NBA’s Jerebko returns to Sweden

Following his first season in the NBA, Jonas Jerebko has returned to Sweden to a warm reception from both the media and fans.

NBA's Jerebko returns to Sweden

The 2.08m power forward is the first Swedish player in the league and was selected 39th in the NBA draft last year by the Detroit Pistons.

“And I had not even seen an NBA game live before,” Jerebko told news agency TT on Monday.

Jerebko will spend the summer training and playing several matches with the Swedish national team before heading back to Detroit in the fall.

Earlier this month, the native of Kinna in western Sweden was named an ambassador of Mark, his home county, which also organised a street basketball event where locals could challenge Jerebko.

Local fans will be able to cheer him on when the Swedish national men’s team takes on Estonia on August 3rd in nearby Borås.

Jerebko’s father, Chris, is an American who played basketball professionally in Sweden and settled in the country. The younger Jerebko played professionally in Sweden and Italy before entering the NBA draft in 2009.

Jerebko impressed fans and pundits alike as a rookie despite the Pistons’ dismal 2009-2010 campaign, in which they finished last in the Central Division and posted their first 50-loss season since 2001.

Jerebko has a number of dedicated fans in Detroit who form the “Jerebko Row” and was named numerous times to top rookie lists in blogs and publications such as Sports Illustrated throughout the season.

“Every time I score a point, a Viking hat is given to the spectators,” said Jerebko. “It is a popular thing.”

Despite being selected last among Detroit’s rookies, he started the most games out of the entire team, 73 out of the 82 in the regular season.

Jerebko hopes his success will help further develop Swedish basketball.

“Hopefully I’ve opened up a door and shown that it is possible,” he said.

Jerebko is not the only NBA player with a Swedish connection. Joakim Noah of the Chicago Bulls is the son of French tennis star Yannick Noah and former Miss Sweden Cécila Rohde.

Jerebko is also not the only Swede playing professional sport in the city. Nine Swedes play for the Detroit Red Wings, including captain Nicklas Lidström and alternate captain Henrik Zetterberg, and are indispensable to the NHL franchise’s success.

The Swedes on the Red Wings are known as “The Swedish Five,” referring to the players who won gold in hockey at the 2006 Winter Olympics in Torino, the “Swedish Embassy on Ice” and the “IKEA Express.”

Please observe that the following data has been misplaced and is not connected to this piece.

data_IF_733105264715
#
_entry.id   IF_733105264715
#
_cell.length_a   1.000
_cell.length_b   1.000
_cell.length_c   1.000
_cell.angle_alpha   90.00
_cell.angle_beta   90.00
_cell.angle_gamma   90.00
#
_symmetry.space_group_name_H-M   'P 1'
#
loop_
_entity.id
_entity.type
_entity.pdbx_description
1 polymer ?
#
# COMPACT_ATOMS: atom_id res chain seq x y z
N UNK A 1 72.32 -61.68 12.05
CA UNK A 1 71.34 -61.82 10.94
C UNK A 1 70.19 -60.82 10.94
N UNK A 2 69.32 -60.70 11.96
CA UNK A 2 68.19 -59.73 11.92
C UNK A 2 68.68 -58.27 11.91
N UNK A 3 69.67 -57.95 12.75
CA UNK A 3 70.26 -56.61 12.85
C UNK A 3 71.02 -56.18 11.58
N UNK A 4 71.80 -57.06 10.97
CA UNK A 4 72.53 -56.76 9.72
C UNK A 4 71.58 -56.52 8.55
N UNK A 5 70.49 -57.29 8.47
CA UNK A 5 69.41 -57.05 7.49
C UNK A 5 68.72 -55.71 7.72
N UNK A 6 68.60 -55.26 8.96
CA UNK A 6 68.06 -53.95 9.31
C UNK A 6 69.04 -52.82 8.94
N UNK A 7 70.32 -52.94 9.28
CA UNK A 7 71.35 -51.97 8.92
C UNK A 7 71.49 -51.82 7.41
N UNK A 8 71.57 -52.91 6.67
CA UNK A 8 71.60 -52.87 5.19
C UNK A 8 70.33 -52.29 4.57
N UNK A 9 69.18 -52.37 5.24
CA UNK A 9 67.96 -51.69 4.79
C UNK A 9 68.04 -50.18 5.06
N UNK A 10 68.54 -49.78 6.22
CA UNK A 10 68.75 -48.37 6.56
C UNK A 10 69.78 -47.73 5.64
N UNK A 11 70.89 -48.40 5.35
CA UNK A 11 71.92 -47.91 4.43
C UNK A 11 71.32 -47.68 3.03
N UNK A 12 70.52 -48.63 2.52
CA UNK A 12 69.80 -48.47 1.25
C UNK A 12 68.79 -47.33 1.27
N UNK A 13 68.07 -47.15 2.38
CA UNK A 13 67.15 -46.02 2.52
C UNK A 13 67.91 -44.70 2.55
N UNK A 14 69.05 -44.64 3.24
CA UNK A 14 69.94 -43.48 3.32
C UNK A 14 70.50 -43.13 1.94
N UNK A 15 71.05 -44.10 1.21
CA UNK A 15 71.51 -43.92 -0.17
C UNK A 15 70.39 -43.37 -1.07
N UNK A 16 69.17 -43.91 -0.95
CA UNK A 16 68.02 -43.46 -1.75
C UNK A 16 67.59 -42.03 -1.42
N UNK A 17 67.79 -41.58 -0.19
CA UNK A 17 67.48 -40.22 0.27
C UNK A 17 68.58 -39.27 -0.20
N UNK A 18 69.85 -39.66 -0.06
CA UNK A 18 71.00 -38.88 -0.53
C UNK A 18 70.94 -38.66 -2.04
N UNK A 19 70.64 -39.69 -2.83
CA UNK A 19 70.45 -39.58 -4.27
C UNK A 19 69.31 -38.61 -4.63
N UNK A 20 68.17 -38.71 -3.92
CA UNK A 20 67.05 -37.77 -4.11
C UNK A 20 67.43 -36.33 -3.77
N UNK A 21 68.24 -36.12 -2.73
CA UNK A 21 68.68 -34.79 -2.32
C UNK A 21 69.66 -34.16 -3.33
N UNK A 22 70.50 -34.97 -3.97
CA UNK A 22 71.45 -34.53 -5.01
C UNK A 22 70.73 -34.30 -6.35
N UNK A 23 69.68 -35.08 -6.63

The Wings fared better than the Pistons this season despite their recent knockout from the second round of the NHL playoffs. The team has won four Stanley Cups in nine years, last in 2008.

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Sweden’s Rasmus Dahlin first overall pick in NHL draft

Rasmus Dahlin became just the second Swedish-born player to be selected first overall in the NHL draft on Friday when the Buffalo Sabres used the top pick on the rangy teenage defenceman.

Sweden's Rasmus Dahlin first overall pick in NHL draft
Rasmus Dahlin is bound for Buffalo. Photo: Ron Jenkins/Getty Images/AFP
Dahlin, who plays for Frolunda HC in the Swedish league and was widely expected to be the first pick, follows Mats Sundin, who was the top choice of the Quebec Nordiques in 1989.
“I just want everything to start,” Dahlin said. “I'm going to bring everything I have to that city. I'm super excited. I can't wait.”
Russian forward Andrei Svechnikov went second to the Carolina Hurricanes and the Montreal Canadiens used the third pick to get Finnish centre Jesperi Kotkaniemi.
The draft had a decided Europe flavour as four of the top six players were Europeans. The first American was Brady Tkachuk who went to the Ottawa Senators at No. 4 and the Phoenix Coyotes took the first Canadian Barrett Hayton with the fifth pick. 
The 18-year-old Dahlin said he was happy to call Buffalo home despite the fact they haven't had a winning season in the past seven seasons and have missed the playoffs eight years in a row.
“It's amazing to finally put on the Buffalo Sabres' jersey,” Dahlin said. “I've been there twice. I love that city.”
The six-foot-three, 185-pound Dahlin was honoured as the best defenceman at the 2018 world junior championship in Buffalo, registering six assists in seven games. He also played twice for Sweden as a 17-year-old at the 2018 Pyeongchang Winter Olympics.
At number six, the Detroit Red Wings chose the brash Halifax Mooseheads winger Filip Zadina who vowed to make teams that passed on him pay down the road.
“I'm telling my agent if they will pass on me, I will fill their net with the puck,” the Czech Zadina said. “Yeah, it's just I want to prove to them that they have done a bad decision.”
The lone trade of the day came before the draft when the Colorado Avalanche acquired backup goalie Philipp Grubauer and defenceman Brooks Orpik from the Stanley Cup champion Washington Capitals for the 47th pick. The Capitals were willing to get rid of Orpik and Grubauer so they could create salary cap space to sign free agents.